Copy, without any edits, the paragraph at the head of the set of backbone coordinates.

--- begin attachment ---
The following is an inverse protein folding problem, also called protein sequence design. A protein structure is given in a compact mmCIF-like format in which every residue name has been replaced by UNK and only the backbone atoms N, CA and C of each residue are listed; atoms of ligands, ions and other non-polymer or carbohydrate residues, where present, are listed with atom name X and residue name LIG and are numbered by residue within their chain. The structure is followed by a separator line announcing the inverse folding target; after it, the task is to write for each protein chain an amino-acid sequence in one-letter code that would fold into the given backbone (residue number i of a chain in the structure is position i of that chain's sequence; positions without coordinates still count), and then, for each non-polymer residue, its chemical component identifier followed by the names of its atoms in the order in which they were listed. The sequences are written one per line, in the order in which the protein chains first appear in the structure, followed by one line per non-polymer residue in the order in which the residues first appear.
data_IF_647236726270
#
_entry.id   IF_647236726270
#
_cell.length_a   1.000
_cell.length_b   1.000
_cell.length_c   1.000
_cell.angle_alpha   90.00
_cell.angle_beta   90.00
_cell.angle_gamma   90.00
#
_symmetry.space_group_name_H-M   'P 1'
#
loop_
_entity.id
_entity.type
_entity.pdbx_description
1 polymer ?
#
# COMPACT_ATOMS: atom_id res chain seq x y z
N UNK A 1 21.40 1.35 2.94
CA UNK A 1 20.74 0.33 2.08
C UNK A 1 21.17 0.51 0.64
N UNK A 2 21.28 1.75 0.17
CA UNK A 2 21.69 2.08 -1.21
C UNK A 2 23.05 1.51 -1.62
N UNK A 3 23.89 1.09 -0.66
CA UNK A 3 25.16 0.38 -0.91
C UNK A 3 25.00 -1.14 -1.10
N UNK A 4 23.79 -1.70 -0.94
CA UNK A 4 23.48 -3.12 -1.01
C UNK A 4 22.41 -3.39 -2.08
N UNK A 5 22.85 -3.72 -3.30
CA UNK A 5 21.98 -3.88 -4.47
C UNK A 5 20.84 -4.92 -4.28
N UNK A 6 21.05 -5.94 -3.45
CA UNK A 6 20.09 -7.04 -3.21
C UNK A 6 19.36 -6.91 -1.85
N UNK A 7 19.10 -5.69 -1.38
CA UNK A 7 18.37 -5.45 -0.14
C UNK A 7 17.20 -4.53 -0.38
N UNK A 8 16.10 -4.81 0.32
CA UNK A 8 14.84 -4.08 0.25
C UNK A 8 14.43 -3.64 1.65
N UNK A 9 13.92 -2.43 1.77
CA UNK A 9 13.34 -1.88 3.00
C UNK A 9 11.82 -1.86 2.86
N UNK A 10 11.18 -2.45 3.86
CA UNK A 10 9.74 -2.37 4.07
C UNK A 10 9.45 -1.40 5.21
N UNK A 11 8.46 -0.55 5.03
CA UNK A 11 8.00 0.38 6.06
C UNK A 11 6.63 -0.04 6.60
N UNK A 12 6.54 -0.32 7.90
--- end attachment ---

The following is an inverse protein folding problem, also called protein sequence design. A protein structure is given in a compact mmCIF-like format in which every residue name has been replaced by UNK and only the backbone atoms N, CA and C of each residue are listed; atoms of ligands, ions and other non-polymer or carbohydrate residues, where present, are listed with atom name X and residue name LIG and are numbered by residue within their chain. The structure is followed by a separator line announcing the inverse folding target; after it, the task is to write for each protein chain an amino-acid sequence in one-letter code that would fold into the given backbone (residue number i of a chain in the structure is position i of that chain's sequence; positions without coordinates still count), and then, for each non-polymer residue, its chemical component identifier followed by the names of its atoms in the order in which they were listed. The sequences are written one per line, in the order in which the protein chains first appear in the structure, followed by one line per non-polymer residue in the order in which the residues first appear.